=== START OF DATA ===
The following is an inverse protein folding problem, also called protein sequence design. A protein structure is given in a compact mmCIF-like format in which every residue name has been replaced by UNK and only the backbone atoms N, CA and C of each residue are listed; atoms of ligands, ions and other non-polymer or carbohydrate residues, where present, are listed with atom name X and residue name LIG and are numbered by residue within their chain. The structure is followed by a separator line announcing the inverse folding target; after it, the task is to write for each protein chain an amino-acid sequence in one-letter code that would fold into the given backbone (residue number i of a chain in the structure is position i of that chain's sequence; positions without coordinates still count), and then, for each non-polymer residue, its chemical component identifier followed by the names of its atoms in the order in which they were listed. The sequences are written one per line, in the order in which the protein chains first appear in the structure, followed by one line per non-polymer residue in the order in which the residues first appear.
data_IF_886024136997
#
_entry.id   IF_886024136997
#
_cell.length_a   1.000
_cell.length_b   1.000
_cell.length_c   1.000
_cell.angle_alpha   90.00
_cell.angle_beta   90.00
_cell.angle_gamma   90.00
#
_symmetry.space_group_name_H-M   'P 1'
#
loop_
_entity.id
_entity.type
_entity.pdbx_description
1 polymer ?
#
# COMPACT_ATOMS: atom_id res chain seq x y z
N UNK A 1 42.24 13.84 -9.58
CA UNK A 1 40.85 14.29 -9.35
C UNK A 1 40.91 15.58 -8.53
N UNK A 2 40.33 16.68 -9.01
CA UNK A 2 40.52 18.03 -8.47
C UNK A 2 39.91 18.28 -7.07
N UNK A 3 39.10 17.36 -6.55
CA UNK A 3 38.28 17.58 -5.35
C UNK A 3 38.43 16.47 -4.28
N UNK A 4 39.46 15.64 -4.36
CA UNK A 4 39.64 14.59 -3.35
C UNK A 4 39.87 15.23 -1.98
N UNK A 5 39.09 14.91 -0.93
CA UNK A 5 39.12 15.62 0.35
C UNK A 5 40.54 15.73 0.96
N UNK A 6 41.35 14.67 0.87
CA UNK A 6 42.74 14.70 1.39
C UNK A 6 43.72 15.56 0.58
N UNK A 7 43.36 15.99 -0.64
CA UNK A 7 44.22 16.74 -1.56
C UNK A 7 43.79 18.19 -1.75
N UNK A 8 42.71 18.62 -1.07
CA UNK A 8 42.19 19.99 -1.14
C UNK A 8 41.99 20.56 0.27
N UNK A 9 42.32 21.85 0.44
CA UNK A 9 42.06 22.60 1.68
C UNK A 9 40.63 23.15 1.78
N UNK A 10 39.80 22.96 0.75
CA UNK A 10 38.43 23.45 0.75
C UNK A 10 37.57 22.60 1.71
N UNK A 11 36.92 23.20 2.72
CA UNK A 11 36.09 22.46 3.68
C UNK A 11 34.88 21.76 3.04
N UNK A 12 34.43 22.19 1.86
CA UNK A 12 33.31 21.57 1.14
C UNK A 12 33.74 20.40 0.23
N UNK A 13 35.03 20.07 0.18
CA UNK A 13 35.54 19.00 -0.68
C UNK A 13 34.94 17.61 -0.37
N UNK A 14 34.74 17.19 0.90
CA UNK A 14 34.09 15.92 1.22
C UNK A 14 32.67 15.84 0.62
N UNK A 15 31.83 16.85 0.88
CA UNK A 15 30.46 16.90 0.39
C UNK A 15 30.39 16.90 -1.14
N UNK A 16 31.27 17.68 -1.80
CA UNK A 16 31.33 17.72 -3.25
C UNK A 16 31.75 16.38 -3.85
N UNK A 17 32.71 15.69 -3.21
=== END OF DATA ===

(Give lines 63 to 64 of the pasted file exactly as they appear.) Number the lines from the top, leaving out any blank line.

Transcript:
C UNK A 14 32.67 15.84 0.62
N UNK A 15 31.83 16.85 0.88